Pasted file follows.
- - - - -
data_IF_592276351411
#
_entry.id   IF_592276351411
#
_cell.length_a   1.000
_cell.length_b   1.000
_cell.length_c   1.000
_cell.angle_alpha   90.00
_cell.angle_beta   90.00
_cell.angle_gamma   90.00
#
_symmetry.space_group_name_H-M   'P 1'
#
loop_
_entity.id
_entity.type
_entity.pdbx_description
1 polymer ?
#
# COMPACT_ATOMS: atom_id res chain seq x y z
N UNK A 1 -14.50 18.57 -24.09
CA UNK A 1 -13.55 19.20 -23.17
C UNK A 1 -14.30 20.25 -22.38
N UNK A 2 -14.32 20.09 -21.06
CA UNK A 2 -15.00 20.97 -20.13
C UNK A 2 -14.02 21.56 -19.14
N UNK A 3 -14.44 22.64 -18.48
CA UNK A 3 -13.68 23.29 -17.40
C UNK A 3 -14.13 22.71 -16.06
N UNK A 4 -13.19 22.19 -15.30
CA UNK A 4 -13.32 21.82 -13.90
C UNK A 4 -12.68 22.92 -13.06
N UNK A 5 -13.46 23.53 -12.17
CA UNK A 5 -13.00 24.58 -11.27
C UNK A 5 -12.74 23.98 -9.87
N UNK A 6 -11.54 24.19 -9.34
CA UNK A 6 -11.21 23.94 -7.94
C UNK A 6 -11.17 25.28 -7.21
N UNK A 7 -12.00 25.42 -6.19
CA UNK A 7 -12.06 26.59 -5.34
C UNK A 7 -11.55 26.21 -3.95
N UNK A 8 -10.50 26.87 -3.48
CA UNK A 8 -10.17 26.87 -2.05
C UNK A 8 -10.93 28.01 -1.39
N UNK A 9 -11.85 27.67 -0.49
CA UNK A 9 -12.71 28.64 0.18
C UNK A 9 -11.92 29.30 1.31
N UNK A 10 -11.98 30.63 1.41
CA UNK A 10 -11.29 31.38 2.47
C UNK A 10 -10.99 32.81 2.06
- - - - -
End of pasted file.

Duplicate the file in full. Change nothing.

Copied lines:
data_IF_592276351411
#
_entry.id   IF_592276351411
#
_cell.length_a   1.000
_cell.length_b   1.000
_cell.length_c   1.000
_cell.angle_alpha   90.00
_cell.angle_beta   90.00
_cell.angle_gamma   90.00
#
_symmetry.space_group_name_H-M   'P 1'
#
loop_
_entity.id
_entity.type
_entity.pdbx_description
1 polymer ?
#
# COMPACT_ATOMS: atom_id res chain seq x y z
N UNK A 1 -14.50 18.57 -24.09
CA UNK A 1 -13.55 19.20 -23.17
C UNK A 1 -14.30 20.25 -22.38
N UNK A 2 -14.32 20.09 -21.06
CA UNK A 2 -15.00 20.97 -20.13
C UNK A 2 -14.02 21.56 -19.14
N UNK A 3 -14.44 22.64 -18.48
CA UNK A 3 -13.68 23.29 -17.40
C UNK A 3 -14.13 22.71 -16.06
N UNK A 4 -13.19 22.19 -15.30
CA UNK A 4 -13.32 21.82 -13.90
C UNK A 4 -12.68 22.92 -13.06
N UNK A 5 -13.46 23.53 -12.17
CA UNK A 5 -13.00 24.58 -11.27
C UNK A 5 -12.74 23.98 -9.87
N UNK A 6 -11.54 24.19 -9.34
CA UNK A 6 -11.21 23.94 -7.94
C UNK A 6 -11.17 25.28 -7.21
N UNK A 7 -12.00 25.42 -6.19
CA UNK A 7 -12.06 26.59 -5.34
C UNK A 7 -11.55 26.21 -3.95
N UNK A 8 -10.50 26.87 -3.48
CA UNK A 8 -10.17 26.87 -2.05
C UNK A 8 -10.93 28.01 -1.39
N UNK A 9 -11.85 27.67 -0.49
CA UNK A 9 -12.71 28.64 0.18
C UNK A 9 -11.92 29.30 1.31
N UNK A 10 -11.98 30.63 1.41
CA UNK A 10 -11.29 31.38 2.47
C UNK A 10 -10.99 32.81 2.06